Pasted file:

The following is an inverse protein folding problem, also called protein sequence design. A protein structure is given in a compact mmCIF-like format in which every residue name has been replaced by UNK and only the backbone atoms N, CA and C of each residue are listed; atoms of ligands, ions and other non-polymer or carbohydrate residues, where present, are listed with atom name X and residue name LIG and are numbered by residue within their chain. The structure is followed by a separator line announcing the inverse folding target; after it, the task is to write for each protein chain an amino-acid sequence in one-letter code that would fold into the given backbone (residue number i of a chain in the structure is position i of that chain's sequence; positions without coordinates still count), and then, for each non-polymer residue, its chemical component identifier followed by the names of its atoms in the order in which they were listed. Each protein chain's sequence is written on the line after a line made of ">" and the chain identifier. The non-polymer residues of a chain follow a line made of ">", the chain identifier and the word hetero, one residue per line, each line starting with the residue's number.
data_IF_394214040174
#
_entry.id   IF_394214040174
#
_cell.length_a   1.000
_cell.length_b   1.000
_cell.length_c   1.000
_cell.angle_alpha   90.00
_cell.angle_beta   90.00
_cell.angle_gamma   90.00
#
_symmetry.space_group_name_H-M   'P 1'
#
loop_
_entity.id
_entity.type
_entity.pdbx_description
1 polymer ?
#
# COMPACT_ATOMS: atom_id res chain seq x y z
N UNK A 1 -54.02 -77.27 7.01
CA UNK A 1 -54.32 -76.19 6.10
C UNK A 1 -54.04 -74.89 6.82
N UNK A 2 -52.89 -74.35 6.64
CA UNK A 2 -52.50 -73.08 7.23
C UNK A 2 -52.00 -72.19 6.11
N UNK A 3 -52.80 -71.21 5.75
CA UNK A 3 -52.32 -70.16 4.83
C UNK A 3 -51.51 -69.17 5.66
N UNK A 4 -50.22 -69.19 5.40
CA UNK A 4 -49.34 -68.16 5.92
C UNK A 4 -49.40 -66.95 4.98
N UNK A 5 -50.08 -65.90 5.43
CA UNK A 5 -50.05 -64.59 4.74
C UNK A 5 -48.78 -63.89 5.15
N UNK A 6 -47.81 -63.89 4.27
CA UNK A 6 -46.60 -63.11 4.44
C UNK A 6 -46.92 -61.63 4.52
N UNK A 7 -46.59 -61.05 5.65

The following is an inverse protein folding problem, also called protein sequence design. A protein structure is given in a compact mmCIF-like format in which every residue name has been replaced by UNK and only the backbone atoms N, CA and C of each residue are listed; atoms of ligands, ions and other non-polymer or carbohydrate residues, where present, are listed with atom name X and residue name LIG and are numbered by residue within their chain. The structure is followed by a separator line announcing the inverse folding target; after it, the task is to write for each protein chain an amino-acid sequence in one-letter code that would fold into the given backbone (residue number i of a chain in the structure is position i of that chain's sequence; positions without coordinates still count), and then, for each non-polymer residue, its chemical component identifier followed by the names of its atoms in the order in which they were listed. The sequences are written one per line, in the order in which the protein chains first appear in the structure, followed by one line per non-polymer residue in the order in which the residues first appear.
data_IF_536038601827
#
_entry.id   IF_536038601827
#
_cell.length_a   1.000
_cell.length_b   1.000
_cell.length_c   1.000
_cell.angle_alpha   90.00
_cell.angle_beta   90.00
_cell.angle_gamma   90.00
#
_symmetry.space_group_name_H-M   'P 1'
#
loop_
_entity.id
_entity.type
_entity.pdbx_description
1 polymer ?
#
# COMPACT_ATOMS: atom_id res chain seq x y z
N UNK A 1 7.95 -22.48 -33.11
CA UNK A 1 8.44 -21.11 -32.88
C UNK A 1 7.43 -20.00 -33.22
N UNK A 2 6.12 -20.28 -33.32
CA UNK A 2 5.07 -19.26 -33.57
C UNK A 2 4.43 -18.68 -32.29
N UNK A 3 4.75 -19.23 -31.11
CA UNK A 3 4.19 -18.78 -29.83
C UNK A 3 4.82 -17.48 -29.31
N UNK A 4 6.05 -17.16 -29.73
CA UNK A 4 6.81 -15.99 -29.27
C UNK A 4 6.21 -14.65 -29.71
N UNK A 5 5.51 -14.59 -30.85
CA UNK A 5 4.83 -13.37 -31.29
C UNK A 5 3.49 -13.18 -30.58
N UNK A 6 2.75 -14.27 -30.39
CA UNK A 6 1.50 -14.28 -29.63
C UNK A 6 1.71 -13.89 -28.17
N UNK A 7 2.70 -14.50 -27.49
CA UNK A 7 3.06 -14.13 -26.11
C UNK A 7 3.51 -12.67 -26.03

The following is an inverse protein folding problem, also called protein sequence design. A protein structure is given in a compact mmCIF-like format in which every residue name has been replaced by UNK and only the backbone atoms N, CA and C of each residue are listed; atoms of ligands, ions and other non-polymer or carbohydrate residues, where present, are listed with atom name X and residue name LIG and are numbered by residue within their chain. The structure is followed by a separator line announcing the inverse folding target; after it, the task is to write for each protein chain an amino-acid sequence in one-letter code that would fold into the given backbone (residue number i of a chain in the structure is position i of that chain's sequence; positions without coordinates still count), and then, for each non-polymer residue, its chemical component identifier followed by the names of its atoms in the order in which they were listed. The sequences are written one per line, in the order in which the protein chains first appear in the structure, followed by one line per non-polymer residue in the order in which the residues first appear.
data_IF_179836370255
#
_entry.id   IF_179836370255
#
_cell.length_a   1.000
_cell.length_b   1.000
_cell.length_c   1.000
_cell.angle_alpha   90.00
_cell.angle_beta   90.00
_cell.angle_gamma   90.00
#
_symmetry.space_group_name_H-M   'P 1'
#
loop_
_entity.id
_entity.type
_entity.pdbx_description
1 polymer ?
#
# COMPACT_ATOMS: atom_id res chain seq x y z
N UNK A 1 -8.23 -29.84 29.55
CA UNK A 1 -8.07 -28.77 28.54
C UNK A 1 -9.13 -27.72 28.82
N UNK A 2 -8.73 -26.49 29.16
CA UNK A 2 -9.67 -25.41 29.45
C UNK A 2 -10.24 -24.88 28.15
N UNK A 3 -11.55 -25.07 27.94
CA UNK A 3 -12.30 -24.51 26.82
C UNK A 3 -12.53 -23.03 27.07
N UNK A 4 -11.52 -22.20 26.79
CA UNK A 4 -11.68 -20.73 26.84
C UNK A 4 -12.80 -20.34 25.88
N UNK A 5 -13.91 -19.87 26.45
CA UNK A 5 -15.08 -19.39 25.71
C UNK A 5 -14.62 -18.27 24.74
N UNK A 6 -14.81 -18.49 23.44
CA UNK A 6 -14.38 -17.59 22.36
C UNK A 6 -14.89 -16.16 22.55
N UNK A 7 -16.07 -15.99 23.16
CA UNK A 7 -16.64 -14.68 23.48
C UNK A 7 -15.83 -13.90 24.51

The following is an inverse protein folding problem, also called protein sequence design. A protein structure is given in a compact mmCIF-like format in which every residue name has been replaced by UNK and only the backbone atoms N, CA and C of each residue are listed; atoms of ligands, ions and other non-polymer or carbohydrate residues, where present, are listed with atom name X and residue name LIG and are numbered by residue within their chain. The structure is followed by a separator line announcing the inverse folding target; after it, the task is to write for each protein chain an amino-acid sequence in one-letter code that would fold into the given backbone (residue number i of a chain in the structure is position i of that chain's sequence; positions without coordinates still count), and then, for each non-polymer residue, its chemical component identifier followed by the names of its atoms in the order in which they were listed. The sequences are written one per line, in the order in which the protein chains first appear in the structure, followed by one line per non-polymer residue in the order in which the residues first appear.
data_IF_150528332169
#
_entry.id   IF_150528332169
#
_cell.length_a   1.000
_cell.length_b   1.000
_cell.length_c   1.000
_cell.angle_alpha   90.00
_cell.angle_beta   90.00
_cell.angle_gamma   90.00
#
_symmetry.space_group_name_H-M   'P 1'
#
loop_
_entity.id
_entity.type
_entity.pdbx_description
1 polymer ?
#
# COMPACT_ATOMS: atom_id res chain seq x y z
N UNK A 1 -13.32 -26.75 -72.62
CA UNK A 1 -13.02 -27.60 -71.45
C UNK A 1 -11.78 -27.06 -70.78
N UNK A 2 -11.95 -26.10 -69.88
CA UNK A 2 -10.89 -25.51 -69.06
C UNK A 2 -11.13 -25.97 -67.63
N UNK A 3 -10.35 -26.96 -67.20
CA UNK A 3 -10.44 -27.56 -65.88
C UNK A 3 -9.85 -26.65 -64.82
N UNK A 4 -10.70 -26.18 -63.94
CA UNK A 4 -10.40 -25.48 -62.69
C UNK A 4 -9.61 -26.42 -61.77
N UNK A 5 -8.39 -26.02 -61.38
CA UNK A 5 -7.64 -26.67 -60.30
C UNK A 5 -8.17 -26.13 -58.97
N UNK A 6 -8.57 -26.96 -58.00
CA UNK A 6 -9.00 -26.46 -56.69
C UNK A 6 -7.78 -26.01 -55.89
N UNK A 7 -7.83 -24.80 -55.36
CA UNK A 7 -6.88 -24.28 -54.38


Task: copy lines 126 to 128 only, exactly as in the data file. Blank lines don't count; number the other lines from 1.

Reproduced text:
data_IF_150528332169
#
_entry.id   IF_150528332169